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The private value of software patents

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  • Hall, Bronwyn H.
  • MacGarvie, Megan

Abstract

We investigate the value creation or destruction associated with the introduction of software patents in the United States in two ways. The first looks at the cumulative abnormal returns to Information and Communication Technology (ICT) firms around the time of important court decisions that impacted software patents, and the second analyzes the relationship between firms' stock market value, the sector in which they operate, and their holdings of software patents. We conclude that the market evaluated software patents as a negative development ex ante. Ex post, a greater number of firms in all ICT sectors invested in these patents, and these firms had slightly higher market values than those with no software patents. However, while we obtain clear evidence that the technological importance or quality of patented innovation mattered for the market value of hardware firms both before and after the legal changes, it is less clear that the marginal patent right per se was associated with increases in market value, and there are no significant valuation effects associated with patents for pure software firms after the change.

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Bibliographic Info

Article provided by Elsevier in its journal Research Policy.

Volume (Year): 39 (2010)
Issue (Month): 7 (September)
Pages: 994-1009

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Handle: RePEc:eee:respol:v:39:y:2010:i:7:p:994-1009

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Web page: http://www.elsevier.com/locate/respol

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Keywords: Software patents Intellectual property rights Patent value;

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References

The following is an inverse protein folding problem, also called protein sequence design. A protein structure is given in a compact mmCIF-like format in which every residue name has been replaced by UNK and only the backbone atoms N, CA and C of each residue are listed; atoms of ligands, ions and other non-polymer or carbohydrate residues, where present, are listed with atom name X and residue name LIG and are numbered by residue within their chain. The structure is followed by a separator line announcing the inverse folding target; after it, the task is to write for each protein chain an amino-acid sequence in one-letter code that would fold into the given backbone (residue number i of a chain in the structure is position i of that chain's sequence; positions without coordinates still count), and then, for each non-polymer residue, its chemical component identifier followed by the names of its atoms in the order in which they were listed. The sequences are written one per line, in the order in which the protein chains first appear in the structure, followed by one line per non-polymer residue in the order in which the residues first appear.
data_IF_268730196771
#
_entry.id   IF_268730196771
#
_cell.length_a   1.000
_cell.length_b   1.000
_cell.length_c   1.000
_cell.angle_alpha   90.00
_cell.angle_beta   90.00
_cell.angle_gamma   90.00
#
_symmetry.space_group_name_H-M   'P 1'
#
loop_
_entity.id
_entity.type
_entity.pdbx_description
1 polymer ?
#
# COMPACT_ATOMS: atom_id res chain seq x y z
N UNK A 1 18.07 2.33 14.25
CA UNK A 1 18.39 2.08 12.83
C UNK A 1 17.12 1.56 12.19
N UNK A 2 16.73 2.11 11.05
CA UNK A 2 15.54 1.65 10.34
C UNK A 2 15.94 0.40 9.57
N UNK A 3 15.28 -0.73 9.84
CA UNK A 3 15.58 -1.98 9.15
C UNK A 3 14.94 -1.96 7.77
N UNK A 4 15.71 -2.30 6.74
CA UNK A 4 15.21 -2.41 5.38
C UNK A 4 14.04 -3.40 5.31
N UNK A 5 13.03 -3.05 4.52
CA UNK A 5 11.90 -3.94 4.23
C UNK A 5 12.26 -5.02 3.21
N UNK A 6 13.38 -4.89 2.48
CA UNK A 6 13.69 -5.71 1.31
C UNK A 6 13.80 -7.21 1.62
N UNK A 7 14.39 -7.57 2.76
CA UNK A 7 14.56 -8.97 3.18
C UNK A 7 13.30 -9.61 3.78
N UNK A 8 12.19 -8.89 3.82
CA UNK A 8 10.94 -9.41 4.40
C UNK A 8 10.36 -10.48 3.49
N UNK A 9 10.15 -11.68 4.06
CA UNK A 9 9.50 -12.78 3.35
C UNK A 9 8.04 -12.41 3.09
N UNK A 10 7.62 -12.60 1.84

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  1. Bronwyn H. Hall, 2003. "Business Method Patents, Innovation, and Policy," NBER Working Papers 9717, National Bureau of Economic Research, Inc.
  2. Layne-Farrar, Anne, 2005. "Defining Software Patents: A Research Field Guide," Working paper 143, Regulation2point0.
  3. Iain M. Cockburn & Megan J. MacGarvie, 2006. "Entry and Patenting in the Software Industry," NBER Working Papers 12563, National Bureau of Economic Research, Inc.
  4. repec:cup:cbooks:9780521684156 is not listed on IDEAS
  5. Hall, Bronwyn H. & Graham, Stuart J. H. & Harhoff, Dietmar & Mowery, David C., 2003. "Prospects for Improving U.S. Patent Quality via Post-grant Opposition," Department of Economics, Working Paper Series qt8fg5b6bs, Department of Economics, Institute for Business and Economic Research, UC Berkeley.
  6. Michael Noel & Mark Schankerman, 2006. "Strategic Patenting and Software Innovation," CEP Discussion Papers dp0740, Centre for Economic Performance, LSE.
  7. Michael Noel & Mark Schankerman, 2006. "Strategic Patenting and Software Innovation," STICERD - Economics of Industry Papers 43, Suntory and Toyota International Centres for Economics and Related Disciplines, LSE.
  8. Bronwyn H. Hall & Adam Jaffe & Manuel Trajtenberg, 2005. "Market Value and Patent Citations," RAND Journal of Economics, The RAND Corporation, vol. 36(1), pages 16-38, Spring.
  9. James Bessen & Robert M. Hunt, 2004. "An empirical look at software patents," Working Papers 03-17, Federal Reserve Bank of Philadelphia.
  10. Noel, Michael D. & Schankerman, Mark, 2006. "Strategic Patenting and Software Innovation," CEPR Discussion Papers 5701, C.E.P.R. Discussion Papers.
  11. Austin, David H, 1993. "An Event-Study Approach to Measuring Innovative Output: The Case of Biotechnology," American Economic Review, American Economic Association, vol. 83(2), pages 253-58, May.
  12. Robert M. Hunt, 2001. "You can patent that? Are patents on computer programs and business methods good for the new economy?," Business Review, Federal Reserve Bank of Philadelphia, issue Q1, pages 5-15.
  13. Salinger, Michael, 1992. "Standard Errors in Event Studies," Journal of Financial and Quantitative Analysis, Cambridge University Press, vol. 27(01), pages 39-53, March.
  14. Bronwyn Hall, 2004. "Exploring the patent explosion," ESRC Centre for Business Research - Working Papers wp291, ESRC Centre for Business Research.
  15. Suzanne Scotchmer, 1991. "Standing on the Shoulders of Giants: Cumulative Research and the Patent Law," Journal of Economic Perspectives, American Economic Association, vol. 5(1), pages 29-41, Winter.
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